But what if you play a sport where you’ll use multiple energy systems in competition?  Many sports do.  I train lots of MMA athletes, and they need to produce power from all 3 of those energy systems over the course of a fight.  Let’s dive deep into that example:

How do we use this information when conditioning for an MMA fight?  Imagine you’re fighting for 3, 5 minute rounds.  That’s 15 minutes of work.  Strong Aerobic conditioning will be the key to going the distance, and to repeatedly producing efforts from your Alactic and Lactic energy systems later in the fight.

So, first, you’ll build a base of Aerobic conditioning.  This can be done with LSD (long slow duration) cardio.  These workouts can include long runs, low intensity circuits performed below your anaerobic threshold, or skills practices.  You should be able to speak a few words, without being impossibly out of breath during these training sessions.  If you can’t, slow the pace until you can.  Work smarter, not harder.  This is LONG SLOW duration cardio.

Next, develop the ability to produce explosive efforts using your Alactic energy system.  In a fight, you’ll probably explode with a flurry of punches for a few seconds, then back off and recover for a few seconds as you look for your next opportunity.  Then you’ll explode again to shoot that double-leg your opponent left wide open because HE’S tired.  You’ll need to explode a lot.  To work that repeated ability to explode, we can train drills for Alactic capacity.  Try to explode for 10-12 seconds, rest for 20, and repeat.  You can use sprints, jumps, or sport specific drills {e.g. throwing combos}.  These circuits, plus a highly developed Aerobic base, allowing you to recover more quickly when your Alactic system does get exhausted, will help you stay explosive right up until the final bell.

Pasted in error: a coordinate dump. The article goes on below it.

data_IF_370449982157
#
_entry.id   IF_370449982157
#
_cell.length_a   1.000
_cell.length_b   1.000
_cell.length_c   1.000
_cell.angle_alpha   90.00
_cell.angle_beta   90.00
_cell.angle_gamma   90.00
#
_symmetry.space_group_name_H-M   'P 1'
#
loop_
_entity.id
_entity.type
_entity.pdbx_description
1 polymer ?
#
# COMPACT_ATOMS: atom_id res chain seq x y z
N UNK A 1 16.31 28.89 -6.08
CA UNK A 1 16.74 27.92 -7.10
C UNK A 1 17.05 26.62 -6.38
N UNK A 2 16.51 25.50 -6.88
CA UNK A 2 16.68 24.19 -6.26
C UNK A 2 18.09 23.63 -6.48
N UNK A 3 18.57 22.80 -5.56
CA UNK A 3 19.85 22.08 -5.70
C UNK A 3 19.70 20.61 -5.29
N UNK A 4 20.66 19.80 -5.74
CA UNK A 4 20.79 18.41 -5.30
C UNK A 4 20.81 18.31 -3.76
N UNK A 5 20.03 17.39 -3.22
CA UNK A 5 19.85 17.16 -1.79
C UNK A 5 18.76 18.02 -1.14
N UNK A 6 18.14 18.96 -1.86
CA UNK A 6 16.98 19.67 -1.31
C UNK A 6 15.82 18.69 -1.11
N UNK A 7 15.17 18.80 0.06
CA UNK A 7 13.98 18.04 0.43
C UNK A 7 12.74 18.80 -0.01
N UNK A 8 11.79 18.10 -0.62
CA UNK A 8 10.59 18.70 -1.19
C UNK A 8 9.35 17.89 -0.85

Alactic Capacity Circuit Demo: http://www.joetoproathlete.com/alactic-capacity-conditioning-demo

Finally, in most fights, a time will come where you’re forced to battle for a submission, or fight repeatedly for position, in a struggle that lasts over 60 seconds.  It might not happen every round, but when it does happen; you want to be prepared.  Your arms will feel like they’re made of stone.  It can be a scary feeling in the middle of a fight, and you don’t want to have this experience for the first time in the cage.  Train your Lactic energy system using intervals with longer work duration {1-2 minutes at max. effort}, so that you’ll be ready.  However, this system does not improve as much with training as the other two.  It’s best to use these workouts sparingly.  Over-using Anaerobic Lactic conditioning drills is what I call “cross-fit syndrome”- just because you’re working hard, doesn’t mean you’re being effective.  Resist the urge to go, go, go, each workout without the proper rest periods.  Lactic conditioning will only improve your lactic conditioning.  Now that you understand what they are, don’t you want to build your alactic capacity and anaerobic power as well?

Train smarter, not harder.  Dial your training into the correct energy systems when conditioning for your sport and you’ll stay miles ahead of the competition.